1. Whenever I go through tumblr, I see multiple posts about the thigh gap and how it should be something that we should all try to achieve. It makes me sick. Many of our bodies don’t have the structure to have a thigh gap no matter how fit and healthy we are. It makes me mad that sites promote this ideal, leading many to go to unhealthy extremes to try to fit this ideal. I love posts like yours that promote a healthy body image and a healthy lifestyle- it beats having a thigh gap any day!

    • Yes! That’s exactly what bugs me about “thigh gap” all the other nonsense. My body type doesn’t do that well. I have to be underweight for my body type in order to achieve that – and that’s just so, so unhealthy. So what if my thighs touch?! I run marathons – I’ll take that over a thigh gap any day!

  2. What I don’t like about the thigh gap nonsense is that the thin standard just keeps getting pushed to another unattainable attribute. Back in the day it was a flat stomach. Then you were supposed to have a flat stomach, but still have a curvy bum and a big rack. Now you need all that and a gap between your thighs. It’s like society doesn’t want the standard to be achievable, so we start thinking of more ridiculous attributes that are “the thing”. I mean, really-what’s next? What is left to make women make sure they’re obsessing over before we all just throw up our hands and quit caring? I’m past caring, but it’s gotta be scary and so intimidating for a young teen to get all these messages and not know how to process them. 15 year old Laura would have had 12 nervous breakdowns by now trying to look like barbie.

    • Yes! I look at pictures of people from 10-15 years ago that were “skinny” and they aren’t skinny by today’s standards. Why do we have this belief people should look like a stick?!
      Like you, I’m past caring, but what message are we sending to teens? Ugh. It makes me sick.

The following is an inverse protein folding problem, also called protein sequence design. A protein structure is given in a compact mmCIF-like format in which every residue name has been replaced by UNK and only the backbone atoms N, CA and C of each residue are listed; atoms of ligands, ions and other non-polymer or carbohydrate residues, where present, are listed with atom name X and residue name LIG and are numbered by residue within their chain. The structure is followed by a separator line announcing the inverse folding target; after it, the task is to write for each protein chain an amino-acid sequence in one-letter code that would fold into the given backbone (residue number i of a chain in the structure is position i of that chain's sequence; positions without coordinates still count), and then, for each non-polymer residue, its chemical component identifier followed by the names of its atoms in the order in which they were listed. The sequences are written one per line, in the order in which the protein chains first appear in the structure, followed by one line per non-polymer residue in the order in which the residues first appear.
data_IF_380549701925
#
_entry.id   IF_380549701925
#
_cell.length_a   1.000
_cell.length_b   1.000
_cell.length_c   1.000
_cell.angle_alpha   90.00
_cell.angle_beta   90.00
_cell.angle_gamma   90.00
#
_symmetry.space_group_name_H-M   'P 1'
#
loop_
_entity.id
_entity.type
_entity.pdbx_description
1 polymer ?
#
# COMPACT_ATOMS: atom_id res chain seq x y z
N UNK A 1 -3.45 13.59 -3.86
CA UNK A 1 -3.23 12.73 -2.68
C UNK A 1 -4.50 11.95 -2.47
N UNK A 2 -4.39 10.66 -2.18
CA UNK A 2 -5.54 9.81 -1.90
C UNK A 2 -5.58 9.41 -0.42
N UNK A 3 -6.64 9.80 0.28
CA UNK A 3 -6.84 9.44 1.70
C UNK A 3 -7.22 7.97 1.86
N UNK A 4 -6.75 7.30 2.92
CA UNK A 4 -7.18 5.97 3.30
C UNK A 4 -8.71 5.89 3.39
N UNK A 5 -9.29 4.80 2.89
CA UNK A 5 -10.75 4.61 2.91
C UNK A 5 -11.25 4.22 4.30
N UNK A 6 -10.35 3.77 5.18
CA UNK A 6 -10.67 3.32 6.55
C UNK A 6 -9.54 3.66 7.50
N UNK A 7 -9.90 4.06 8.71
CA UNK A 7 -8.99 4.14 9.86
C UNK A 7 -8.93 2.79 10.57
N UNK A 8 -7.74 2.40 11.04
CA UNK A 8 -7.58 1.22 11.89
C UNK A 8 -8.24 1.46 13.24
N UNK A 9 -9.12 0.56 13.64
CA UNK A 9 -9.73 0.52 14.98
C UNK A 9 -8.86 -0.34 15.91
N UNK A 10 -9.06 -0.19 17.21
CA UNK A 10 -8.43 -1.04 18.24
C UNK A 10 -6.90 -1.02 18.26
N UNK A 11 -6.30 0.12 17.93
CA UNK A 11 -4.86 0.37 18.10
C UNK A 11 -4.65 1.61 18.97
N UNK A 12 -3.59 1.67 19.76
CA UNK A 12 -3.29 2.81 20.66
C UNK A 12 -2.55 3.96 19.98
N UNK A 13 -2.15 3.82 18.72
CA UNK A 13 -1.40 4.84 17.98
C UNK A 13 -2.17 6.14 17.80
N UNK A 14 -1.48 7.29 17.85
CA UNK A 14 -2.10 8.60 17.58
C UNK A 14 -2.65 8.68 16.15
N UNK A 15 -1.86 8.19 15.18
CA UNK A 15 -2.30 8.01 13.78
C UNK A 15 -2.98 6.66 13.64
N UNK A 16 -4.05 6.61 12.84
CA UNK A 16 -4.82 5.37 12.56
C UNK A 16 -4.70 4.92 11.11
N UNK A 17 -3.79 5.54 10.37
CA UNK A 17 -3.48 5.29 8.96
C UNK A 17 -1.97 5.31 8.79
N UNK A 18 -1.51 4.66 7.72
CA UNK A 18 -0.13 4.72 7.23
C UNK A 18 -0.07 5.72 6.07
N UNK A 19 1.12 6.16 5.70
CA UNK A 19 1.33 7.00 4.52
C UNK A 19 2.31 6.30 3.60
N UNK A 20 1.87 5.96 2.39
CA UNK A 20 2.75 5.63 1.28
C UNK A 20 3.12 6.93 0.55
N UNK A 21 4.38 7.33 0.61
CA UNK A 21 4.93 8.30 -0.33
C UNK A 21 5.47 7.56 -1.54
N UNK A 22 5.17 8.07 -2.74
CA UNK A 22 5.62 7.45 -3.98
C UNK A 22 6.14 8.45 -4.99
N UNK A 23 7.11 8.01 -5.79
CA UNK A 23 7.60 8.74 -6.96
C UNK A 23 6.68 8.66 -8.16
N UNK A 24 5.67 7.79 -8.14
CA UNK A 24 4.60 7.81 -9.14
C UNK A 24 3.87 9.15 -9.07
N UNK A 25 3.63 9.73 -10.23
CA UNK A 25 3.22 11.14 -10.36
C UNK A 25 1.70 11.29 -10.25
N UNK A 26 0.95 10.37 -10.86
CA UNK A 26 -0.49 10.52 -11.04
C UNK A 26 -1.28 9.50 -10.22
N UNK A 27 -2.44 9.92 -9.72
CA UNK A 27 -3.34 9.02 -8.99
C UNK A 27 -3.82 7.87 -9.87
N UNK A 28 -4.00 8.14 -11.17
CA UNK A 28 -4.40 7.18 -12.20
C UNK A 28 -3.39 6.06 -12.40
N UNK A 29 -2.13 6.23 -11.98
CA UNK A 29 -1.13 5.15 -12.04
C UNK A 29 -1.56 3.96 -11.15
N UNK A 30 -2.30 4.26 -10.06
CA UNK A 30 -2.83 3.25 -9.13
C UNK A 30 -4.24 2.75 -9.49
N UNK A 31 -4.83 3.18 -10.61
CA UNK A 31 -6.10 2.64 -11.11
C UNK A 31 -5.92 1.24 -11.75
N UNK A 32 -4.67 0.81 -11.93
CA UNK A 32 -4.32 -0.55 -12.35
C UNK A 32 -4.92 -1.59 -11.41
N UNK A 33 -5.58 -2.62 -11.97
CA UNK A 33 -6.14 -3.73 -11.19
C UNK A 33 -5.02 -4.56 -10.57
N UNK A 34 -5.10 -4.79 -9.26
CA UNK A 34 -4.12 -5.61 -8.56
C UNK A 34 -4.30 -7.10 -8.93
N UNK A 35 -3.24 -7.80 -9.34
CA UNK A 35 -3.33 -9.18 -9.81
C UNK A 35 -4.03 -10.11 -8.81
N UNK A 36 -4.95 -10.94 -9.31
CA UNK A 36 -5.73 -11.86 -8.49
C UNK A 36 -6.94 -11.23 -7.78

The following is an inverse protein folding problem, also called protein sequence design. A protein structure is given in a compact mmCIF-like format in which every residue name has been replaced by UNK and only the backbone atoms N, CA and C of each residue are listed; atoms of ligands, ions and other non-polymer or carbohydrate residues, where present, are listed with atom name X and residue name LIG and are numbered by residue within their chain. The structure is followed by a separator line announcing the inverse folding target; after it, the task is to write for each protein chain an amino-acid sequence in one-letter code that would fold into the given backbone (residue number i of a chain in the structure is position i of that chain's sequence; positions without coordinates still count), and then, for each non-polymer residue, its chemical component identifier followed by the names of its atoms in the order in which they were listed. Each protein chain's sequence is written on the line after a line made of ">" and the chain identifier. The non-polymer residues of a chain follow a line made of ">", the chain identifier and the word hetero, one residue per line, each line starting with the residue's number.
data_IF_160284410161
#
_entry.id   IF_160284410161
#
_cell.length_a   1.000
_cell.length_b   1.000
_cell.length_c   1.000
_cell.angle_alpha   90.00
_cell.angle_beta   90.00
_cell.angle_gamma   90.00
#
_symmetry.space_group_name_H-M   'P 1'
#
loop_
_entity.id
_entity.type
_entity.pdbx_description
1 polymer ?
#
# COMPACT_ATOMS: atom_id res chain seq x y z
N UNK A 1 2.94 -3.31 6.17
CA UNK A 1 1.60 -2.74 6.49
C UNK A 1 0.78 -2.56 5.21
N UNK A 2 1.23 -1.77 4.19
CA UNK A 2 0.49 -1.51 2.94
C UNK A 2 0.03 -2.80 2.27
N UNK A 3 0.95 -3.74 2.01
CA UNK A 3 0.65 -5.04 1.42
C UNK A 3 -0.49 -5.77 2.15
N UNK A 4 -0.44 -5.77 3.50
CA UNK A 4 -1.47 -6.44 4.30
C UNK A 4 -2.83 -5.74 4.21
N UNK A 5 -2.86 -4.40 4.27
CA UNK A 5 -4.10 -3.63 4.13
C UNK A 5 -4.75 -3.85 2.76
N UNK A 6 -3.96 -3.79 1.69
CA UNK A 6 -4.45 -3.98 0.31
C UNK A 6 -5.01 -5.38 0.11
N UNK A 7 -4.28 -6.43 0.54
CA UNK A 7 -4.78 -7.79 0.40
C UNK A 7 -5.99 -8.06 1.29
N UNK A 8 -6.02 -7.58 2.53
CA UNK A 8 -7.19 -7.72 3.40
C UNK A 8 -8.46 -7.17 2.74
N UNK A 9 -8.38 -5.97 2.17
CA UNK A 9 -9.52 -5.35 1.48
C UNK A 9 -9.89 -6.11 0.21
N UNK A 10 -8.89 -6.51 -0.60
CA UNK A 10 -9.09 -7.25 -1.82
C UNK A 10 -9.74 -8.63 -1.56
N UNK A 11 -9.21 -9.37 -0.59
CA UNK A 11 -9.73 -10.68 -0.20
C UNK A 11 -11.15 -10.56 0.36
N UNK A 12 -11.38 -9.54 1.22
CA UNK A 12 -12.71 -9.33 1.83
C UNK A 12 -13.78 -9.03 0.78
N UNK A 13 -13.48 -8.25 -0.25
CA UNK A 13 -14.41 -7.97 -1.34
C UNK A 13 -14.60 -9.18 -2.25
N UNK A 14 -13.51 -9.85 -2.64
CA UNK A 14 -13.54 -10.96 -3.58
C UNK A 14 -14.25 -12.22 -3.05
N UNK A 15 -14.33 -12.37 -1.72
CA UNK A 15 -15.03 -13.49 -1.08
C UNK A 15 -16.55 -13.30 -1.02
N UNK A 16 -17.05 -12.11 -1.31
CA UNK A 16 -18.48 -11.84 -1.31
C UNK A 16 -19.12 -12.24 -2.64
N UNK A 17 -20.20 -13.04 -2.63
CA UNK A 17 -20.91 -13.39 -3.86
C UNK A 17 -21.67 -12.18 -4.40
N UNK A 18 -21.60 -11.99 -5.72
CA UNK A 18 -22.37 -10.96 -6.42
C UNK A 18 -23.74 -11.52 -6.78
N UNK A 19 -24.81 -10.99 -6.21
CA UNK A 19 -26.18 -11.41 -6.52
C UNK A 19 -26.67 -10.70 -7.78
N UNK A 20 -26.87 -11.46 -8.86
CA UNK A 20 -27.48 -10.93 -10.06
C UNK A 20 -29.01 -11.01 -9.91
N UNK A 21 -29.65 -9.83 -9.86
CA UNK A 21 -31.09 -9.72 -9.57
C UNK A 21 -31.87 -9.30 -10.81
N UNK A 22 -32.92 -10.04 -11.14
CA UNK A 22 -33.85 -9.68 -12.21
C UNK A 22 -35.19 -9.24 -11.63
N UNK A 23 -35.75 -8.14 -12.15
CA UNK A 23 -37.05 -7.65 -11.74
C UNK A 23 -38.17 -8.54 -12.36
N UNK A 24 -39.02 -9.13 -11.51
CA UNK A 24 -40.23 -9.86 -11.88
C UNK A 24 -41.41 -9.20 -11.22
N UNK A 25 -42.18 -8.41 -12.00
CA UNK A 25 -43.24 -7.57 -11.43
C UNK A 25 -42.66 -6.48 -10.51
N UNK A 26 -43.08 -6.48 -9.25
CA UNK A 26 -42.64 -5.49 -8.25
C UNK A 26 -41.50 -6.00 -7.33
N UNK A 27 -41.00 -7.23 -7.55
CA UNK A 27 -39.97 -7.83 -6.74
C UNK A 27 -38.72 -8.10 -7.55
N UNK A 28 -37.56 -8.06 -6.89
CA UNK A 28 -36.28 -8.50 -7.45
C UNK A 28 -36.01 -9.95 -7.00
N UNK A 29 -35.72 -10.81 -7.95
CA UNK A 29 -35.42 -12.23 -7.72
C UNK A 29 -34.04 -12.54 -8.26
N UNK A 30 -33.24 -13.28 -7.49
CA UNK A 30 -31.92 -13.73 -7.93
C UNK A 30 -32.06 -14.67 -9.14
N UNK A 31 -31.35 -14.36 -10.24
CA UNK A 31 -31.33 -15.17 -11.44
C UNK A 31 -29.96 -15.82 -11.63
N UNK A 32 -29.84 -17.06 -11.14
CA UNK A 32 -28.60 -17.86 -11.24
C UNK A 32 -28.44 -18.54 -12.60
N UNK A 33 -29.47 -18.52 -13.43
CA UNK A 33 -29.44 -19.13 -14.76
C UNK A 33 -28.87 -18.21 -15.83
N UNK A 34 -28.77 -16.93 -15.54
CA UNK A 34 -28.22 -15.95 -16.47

3. Oh, now you’ve gone and done it! This is one of my rantiest of ranting topics! Growing up I was SKINNY! Long and lanky! There was not an ounce of fat on my body. I was athletic and strong and in shape and my thighs TOUCHED!!! When I even hear the term “thigh gap” I go completely stabby!

    Now give me a minute while I calm down!! Grr.

    • That’s what pisses me off about it. Some people have big boobs, some don’t. Some people’s thighs touch, some don’t. It’s the SAME DAMN THING.

  4. Jesus, this is even a thing? I have wide-set hips, but I’m knock-kneed. I’m also an endurance runner. My thighs are going to touch until several weeks after I’ve died and start decomposing. I’m so glad I never had any idea I was “supposed” to be worrying about this.

    • Wide hips, and knock kneed? Yup. That’s me too (it makes skiing an absolute bitch) so yeah, my thighs don’t touch when I’m emaciated and….gross.

  5. Hm. These topics are always weird for me, because I don’t think my hip bones are gross. They are what they are, like the gap between my thighs. I’ve seen a meme saying “real women don’t have a thigh gap” reposted on Instagram a bunch of times, with thousands of likes, and while I don’t think you can compare that with society’s idolization of skinny, it’s still swinging too far in the other direction. I hope that eventually no one talks about other women’s bodies, ever.

    A “mind the gap” section on a website is mind-boggling to me. Society has a long way to go.

    • To me, what it comes down to, is body type. My body type is such that if my hip bones stick out and my thighs don’t touch, then I’m FAR too skinny for my body type. I know many people who have hip bones and thigh gap and I don’t think they’re “too skinny” or “gross” because it’s what works for their body type. That’s why I have such a problem with FitPro and the like because everyone is different and why can’t we just accept that?